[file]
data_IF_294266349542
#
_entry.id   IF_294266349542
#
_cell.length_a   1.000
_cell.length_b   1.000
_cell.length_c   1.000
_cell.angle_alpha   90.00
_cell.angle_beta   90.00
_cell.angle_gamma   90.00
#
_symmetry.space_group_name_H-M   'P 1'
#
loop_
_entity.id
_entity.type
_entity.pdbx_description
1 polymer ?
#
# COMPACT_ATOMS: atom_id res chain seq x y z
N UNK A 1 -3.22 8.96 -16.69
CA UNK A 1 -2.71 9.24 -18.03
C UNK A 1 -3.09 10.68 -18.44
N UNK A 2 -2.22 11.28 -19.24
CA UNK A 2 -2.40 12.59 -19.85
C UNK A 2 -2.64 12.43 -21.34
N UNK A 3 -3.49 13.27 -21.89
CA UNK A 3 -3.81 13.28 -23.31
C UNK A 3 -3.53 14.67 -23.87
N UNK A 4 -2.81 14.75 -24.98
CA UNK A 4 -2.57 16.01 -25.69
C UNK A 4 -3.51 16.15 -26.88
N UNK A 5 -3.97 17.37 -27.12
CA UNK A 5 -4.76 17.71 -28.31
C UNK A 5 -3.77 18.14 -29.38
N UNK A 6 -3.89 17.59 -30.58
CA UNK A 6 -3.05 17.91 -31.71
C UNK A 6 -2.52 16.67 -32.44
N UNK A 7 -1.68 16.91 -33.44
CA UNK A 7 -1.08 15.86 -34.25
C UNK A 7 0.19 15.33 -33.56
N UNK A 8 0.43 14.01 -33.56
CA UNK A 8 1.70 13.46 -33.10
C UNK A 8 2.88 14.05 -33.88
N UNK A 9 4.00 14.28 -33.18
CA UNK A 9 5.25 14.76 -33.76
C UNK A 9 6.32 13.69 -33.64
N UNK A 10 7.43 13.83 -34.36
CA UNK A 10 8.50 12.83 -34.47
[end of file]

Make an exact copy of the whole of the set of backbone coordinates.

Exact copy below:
data_IF_294266349542
#
_entry.id   IF_294266349542
#
_cell.length_a   1.000
_cell.length_b   1.000
_cell.length_c   1.000
_cell.angle_alpha   90.00
_cell.angle_beta   90.00
_cell.angle_gamma   90.00
#
_symmetry.space_group_name_H-M   'P 1'
#
loop_
_entity.id
_entity.type
_entity.pdbx_description
1 polymer ?
#
# COMPACT_ATOMS: atom_id res chain seq x y z
N UNK A 1 -3.22 8.96 -16.69
CA UNK A 1 -2.71 9.24 -18.03
C UNK A 1 -3.09 10.68 -18.44
N UNK A 2 -2.22 11.28 -19.24
CA UNK A 2 -2.40 12.59 -19.85
C UNK A 2 -2.64 12.43 -21.34
N UNK A 3 -3.49 13.27 -21.89
CA UNK A 3 -3.81 13.28 -23.31
C UNK A 3 -3.53 14.67 -23.87
N UNK A 4 -2.81 14.75 -24.98
CA UNK A 4 -2.57 16.01 -25.69
C UNK A 4 -3.51 16.15 -26.88
N UNK A 5 -3.97 17.37 -27.12
CA UNK A 5 -4.76 17.71 -28.31
C UNK A 5 -3.77 18.14 -29.38
N UNK A 6 -3.89 17.59 -30.58
CA UNK A 6 -3.05 17.91 -31.71
C UNK A 6 -2.52 16.67 -32.44
N UNK A 7 -1.68 16.91 -33.44
CA UNK A 7 -1.08 15.86 -34.25
C UNK A 7 0.19 15.33 -33.56
N UNK A 8 0.43 14.01 -33.56
CA UNK A 8 1.70 13.46 -33.10
C UNK A 8 2.88 14.05 -33.88
N UNK A 9 4.00 14.28 -33.18
CA UNK A 9 5.25 14.76 -33.76
C UNK A 9 6.32 13.69 -33.64
N UNK A 10 7.43 13.83 -34.36
CA UNK A 10 8.50 12.83 -34.47